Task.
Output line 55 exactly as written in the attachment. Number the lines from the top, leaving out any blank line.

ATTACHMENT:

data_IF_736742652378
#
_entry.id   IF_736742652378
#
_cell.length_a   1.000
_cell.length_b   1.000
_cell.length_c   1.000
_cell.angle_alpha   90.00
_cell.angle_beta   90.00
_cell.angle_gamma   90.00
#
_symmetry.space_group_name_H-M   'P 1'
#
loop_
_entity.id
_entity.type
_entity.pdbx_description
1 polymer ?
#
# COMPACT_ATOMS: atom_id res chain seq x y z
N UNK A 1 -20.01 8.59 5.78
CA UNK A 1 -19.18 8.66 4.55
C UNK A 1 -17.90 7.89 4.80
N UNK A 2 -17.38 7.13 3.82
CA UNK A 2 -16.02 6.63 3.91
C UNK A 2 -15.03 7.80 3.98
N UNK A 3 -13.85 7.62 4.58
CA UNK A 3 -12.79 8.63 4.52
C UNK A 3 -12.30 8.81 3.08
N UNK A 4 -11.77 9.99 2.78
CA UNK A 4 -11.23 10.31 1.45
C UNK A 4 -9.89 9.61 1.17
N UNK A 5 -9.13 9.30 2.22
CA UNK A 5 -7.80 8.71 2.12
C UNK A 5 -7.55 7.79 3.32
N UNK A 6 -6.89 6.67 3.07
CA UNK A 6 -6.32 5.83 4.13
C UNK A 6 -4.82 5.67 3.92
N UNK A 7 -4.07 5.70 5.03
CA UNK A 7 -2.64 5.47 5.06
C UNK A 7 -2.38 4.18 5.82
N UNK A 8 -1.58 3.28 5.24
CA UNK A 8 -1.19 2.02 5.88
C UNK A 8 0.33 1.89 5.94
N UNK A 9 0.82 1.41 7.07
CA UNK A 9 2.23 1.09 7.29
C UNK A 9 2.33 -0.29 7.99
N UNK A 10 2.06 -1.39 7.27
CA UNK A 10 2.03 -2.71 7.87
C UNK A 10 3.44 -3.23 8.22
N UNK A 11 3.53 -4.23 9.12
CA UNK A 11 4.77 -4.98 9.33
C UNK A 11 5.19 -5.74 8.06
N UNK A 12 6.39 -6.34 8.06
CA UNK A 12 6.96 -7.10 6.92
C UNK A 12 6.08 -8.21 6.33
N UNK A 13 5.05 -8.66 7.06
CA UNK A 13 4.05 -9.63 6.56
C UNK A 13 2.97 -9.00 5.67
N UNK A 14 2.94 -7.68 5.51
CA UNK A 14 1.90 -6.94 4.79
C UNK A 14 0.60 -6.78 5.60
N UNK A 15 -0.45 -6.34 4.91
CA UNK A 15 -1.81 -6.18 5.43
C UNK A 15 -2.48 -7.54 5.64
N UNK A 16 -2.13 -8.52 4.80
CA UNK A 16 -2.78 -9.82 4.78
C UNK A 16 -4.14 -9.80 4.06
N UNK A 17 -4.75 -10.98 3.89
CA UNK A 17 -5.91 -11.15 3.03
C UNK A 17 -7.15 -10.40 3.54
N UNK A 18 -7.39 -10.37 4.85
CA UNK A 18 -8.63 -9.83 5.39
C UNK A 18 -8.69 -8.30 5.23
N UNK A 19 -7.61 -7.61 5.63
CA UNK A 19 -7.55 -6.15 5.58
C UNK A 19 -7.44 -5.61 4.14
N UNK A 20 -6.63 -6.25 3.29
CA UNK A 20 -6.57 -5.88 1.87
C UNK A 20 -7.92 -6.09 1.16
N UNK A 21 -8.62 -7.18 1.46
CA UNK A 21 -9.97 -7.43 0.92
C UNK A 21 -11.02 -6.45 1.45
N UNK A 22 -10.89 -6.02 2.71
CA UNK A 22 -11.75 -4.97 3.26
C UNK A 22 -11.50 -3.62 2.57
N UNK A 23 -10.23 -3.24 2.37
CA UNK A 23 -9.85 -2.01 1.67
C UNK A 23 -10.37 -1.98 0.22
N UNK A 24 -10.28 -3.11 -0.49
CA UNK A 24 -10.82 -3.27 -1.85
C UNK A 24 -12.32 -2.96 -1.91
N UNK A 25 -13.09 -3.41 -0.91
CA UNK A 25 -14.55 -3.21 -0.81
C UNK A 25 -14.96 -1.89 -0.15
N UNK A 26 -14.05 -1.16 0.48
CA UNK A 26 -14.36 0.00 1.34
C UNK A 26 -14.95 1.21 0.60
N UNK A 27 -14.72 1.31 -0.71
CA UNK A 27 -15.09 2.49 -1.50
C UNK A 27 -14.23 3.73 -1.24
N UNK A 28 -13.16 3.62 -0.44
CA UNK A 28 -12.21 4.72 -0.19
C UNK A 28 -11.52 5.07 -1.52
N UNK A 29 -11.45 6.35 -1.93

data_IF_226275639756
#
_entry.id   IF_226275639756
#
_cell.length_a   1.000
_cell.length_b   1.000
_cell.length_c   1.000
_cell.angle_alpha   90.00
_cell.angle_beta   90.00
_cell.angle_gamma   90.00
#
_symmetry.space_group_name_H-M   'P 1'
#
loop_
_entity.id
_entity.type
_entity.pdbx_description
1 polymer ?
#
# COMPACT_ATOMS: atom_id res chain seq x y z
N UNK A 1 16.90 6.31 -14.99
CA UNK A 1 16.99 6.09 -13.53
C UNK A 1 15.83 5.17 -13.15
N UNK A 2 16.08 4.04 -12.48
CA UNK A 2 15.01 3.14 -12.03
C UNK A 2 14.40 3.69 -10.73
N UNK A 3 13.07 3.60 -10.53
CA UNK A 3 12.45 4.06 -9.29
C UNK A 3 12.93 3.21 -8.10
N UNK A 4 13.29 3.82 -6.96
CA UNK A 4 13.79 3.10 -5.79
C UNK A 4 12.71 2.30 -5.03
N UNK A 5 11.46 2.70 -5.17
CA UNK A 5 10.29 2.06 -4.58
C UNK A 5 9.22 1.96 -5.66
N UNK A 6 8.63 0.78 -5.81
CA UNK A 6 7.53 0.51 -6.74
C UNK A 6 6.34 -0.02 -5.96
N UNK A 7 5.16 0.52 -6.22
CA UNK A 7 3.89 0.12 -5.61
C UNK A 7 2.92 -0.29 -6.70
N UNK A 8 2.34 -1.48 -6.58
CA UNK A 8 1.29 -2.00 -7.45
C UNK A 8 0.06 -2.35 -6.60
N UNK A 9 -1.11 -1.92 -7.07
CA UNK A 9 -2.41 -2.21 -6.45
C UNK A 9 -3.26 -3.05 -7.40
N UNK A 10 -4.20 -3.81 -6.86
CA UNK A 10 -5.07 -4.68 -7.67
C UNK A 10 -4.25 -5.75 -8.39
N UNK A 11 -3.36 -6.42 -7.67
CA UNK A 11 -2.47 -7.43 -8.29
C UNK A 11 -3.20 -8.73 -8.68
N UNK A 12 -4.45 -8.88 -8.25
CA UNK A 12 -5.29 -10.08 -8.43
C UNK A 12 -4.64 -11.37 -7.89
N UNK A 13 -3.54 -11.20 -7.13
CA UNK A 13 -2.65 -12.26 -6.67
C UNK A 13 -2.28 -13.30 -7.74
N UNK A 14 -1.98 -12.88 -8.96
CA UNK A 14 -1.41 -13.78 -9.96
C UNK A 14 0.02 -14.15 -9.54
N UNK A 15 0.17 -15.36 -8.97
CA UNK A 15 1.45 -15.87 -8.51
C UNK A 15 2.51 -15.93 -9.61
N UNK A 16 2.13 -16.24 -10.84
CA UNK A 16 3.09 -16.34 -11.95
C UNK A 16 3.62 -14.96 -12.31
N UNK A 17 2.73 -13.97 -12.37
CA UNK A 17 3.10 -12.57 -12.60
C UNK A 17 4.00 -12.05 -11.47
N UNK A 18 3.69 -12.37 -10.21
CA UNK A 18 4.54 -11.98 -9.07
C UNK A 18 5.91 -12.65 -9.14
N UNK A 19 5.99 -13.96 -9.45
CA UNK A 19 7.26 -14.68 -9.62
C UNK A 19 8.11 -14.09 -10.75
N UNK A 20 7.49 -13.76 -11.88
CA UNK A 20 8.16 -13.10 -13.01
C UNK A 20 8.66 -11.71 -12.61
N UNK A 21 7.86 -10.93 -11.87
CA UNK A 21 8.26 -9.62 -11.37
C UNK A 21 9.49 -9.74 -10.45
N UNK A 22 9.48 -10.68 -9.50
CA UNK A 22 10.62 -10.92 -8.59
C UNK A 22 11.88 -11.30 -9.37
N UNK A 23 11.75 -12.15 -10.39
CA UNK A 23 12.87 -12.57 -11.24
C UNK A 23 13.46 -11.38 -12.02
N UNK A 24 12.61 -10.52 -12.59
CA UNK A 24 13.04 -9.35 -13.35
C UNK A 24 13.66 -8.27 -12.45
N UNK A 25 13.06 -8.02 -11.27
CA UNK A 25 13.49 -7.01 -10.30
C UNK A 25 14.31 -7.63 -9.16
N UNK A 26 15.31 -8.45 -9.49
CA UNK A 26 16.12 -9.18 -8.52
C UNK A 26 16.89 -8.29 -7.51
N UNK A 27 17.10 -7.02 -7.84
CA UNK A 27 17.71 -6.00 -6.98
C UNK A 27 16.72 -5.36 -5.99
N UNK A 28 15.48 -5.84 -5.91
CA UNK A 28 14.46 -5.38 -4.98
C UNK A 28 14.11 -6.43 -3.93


CA UNK A 12 6.96 -7.10 6.92